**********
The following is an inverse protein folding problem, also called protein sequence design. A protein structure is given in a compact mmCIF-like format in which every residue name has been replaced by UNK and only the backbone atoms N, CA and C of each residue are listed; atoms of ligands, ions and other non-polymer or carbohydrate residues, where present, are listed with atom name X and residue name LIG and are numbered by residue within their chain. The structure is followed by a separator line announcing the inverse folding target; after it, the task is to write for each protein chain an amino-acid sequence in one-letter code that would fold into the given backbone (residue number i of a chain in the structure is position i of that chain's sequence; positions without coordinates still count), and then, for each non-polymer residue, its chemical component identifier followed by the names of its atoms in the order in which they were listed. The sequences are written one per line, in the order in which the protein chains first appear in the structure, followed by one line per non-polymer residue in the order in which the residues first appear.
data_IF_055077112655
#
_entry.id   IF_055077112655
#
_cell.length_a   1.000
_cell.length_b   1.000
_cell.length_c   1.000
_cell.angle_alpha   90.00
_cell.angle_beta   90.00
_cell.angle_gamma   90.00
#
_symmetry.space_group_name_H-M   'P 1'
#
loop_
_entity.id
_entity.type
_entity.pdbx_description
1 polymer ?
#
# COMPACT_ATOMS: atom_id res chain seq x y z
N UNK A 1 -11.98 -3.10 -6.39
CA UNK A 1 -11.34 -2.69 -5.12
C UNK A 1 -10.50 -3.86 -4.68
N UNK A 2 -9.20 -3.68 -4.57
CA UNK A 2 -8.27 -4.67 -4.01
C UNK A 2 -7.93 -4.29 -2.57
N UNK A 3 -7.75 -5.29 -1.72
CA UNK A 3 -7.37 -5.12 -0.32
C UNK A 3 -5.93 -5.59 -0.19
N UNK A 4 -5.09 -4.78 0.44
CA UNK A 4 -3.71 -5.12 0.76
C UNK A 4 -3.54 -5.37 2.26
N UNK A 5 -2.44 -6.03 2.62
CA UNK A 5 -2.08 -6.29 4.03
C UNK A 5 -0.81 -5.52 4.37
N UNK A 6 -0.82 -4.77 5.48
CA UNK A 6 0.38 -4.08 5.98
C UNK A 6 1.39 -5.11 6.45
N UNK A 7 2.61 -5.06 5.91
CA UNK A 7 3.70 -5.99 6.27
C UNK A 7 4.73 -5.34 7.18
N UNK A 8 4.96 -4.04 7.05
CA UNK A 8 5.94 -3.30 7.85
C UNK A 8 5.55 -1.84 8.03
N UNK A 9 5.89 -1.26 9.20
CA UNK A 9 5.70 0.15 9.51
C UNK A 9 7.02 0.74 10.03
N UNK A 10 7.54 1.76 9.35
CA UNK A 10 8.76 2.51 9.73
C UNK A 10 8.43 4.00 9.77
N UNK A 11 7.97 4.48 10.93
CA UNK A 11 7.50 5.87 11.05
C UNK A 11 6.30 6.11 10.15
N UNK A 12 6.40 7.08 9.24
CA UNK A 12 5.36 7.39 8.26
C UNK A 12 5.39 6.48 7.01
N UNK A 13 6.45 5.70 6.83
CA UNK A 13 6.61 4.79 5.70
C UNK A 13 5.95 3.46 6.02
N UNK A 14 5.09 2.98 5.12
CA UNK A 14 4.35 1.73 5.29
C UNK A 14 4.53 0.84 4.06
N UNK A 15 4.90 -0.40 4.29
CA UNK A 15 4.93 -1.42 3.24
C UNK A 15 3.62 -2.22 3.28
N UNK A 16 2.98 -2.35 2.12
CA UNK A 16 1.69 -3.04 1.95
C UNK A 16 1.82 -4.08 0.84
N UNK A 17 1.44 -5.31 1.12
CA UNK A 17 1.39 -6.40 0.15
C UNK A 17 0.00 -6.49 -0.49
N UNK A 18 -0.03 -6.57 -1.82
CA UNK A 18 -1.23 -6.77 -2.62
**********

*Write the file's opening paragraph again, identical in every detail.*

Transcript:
The following is an inverse protein folding problem, also called protein sequence design. A protein structure is given in a compact mmCIF-like format in which every residue name has been replaced by UNK and only the backbone atoms N, CA and C of each residue are listed; atoms of ligands, ions and other non-polymer or carbohydrate residues, where present, are listed with atom name X and residue name LIG and are numbered by residue within their chain. The structure is followed by a separator line announcing the inverse folding target; after it, the task is to write for each protein chain an amino-acid sequence in one-letter code that would fold into the given backbone (residue number i of a chain in the structure is position i of that chain's sequence; positions without coordinates still count), and then, for each non-polymer residue, its chemical component identifier followed by the names of its atoms in the order in which they were listed. The sequences are written one per line, in the order in which the protein chains first appear in the structure, followed by one line per non-polymer residue in the order in which the residues first appear.